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John Stover, University of San Francisco
The city and county of San Francisco (“The City” as it is known to its residents) has long struggled to meet the housing needs of its citizens based on its geographic landscape and local political frameworks. Whether it be the mid-19th century fires, the great 1906 earthquake and fire, the 1950s urban renewal changes and displacement, the 1970s emergence of the Castro, or the 1990s dot-com boom, San Francisco’s geographic and cultural landscapes have continually shifted, much like the tectonic plates upon which it resides. In other words, gentrification in San Francisco’s neighborhoods is, in historical and biographical perspective, an ongoing process. Efforts to expand the City’s housing stock are simultaneously and severely limited by the geography of the area. With the Pacific Ocean to the west and the San Francisco Bay to north and east, the San Francisco Peninsula’s total area spans 223 square miles, yet its central city is locked into less than 47 square miles. While landfill expansion into the Bay was stopped in the early 60s by organizations such as Save the Bay, much of San Francisco’s northern and eastern boundaries have already been extended past its original, natural boundaries. This extreme geographic limitation, combined with other factors, has led to San Francisco’s rise as the nation’s highest square foot cost for private residences.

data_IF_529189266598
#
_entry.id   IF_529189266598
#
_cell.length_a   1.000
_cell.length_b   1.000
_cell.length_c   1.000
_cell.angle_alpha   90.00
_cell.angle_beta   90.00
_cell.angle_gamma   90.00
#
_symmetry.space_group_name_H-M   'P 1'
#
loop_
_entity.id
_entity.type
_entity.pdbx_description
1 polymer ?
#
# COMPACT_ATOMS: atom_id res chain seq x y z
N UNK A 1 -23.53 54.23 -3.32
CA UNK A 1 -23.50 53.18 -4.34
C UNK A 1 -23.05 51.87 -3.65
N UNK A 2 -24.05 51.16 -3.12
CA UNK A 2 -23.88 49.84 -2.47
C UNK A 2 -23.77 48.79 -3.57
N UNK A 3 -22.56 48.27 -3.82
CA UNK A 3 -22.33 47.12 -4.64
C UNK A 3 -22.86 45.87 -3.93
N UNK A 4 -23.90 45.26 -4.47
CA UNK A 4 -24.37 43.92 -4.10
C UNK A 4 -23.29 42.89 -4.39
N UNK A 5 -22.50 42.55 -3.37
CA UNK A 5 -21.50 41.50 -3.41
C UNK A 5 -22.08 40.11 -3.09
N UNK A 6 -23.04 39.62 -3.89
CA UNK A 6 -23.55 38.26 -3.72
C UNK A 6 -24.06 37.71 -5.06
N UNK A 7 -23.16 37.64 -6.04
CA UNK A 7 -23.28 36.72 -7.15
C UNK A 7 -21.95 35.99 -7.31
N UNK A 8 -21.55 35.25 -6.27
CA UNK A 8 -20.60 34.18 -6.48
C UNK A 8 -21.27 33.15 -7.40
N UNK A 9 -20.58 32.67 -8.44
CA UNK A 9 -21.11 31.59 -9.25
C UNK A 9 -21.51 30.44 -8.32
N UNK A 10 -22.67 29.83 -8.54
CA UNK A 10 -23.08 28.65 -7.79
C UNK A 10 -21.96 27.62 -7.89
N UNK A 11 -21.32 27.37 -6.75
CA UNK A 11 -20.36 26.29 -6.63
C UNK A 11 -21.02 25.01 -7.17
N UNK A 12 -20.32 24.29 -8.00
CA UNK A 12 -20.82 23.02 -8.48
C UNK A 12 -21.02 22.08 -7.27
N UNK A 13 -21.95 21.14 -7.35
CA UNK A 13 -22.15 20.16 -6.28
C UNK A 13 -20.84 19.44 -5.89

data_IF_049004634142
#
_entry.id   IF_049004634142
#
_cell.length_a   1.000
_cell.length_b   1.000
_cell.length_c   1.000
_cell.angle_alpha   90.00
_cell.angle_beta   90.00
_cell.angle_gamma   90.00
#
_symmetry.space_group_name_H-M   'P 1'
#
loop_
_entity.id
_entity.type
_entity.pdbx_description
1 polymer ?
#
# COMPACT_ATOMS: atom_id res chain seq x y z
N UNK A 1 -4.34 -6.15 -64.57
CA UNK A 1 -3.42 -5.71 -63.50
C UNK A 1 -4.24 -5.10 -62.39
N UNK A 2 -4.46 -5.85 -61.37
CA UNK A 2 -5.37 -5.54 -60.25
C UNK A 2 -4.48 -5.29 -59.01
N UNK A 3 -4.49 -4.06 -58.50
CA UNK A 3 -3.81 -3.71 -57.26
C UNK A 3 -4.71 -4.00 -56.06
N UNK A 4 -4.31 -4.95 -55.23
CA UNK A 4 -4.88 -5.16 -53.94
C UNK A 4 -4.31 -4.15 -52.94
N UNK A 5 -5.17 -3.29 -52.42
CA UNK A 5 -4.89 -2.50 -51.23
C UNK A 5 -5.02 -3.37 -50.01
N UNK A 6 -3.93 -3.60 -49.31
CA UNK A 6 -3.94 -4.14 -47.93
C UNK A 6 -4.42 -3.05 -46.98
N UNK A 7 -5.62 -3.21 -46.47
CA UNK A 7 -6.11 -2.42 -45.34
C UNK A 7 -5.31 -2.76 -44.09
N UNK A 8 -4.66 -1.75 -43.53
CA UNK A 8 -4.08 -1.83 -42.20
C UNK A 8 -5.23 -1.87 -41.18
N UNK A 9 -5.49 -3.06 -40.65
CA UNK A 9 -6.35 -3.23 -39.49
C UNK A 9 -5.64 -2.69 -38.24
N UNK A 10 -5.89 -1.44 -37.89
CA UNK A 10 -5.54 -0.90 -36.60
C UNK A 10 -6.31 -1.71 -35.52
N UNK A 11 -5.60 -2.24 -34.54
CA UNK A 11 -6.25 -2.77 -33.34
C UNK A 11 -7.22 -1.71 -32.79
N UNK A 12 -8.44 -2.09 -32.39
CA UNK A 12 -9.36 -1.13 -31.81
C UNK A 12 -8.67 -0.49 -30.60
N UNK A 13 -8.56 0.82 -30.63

At its Winter 2014 meeting, ASA Council approved a member-generated proposal to establish a program focused on the needs and interests of sociologists at or near the retirement stage of their careers. The creation of the ASA Opportunities in Retirement Network (ASAORN) provides a national-level outlet for an initiative that began at the Eastern Sociological Society meetings in 2009. “Opportunities in Retirement” sessions have also been held at the Pacific Sociological Society, the Midwest Sociological Society, and, most recently, at the Southern Sociological Society meetings. An exploratory meeting for ASAORN was held at the 2013 ASA Annual Meeting, with nearly 40 ASA members attending, in addition to ASA staff Karen Gray Edwards and Margaret Weigers Vitullo.
Laura Nichols, Santa Clara University and Norma A. Winston, University of Tampa
Homeless individuals seek shelter on a Santa Clara bus.
Sociology undergraduate majors who possess a strong foundation in sociological theory and methods can greatly benefit from an opportunity to apply their skills to address community issues and needs. In this short piece we provide examples of two community-based projects related to homelessness, which involved undergraduate students in Applied Sociology classes. One took place at the University of Tampa, a small private university in Florida with an accredited program in Applied and Clinical Sociology; the other at Santa Clara University, a small private university in California where Applied Sociology is a required capstone for all sociology majors.
Koichi Hasegawa, Tohoku University, Japan
This July, the International Sociological Association (ISA) World Congress of Sociology will take place in Yokohama, Japan. This will be the first time ISA has ever met in East Asia or Japan. Sociologists in Japan have long dreamed of having such a world meeting held in the country. As Chair of the Japanese Local Organizing Committee (LOC), I would like to introduce the history of Japanese Sociology, past and current research trends, and challenges sociologists face in the country.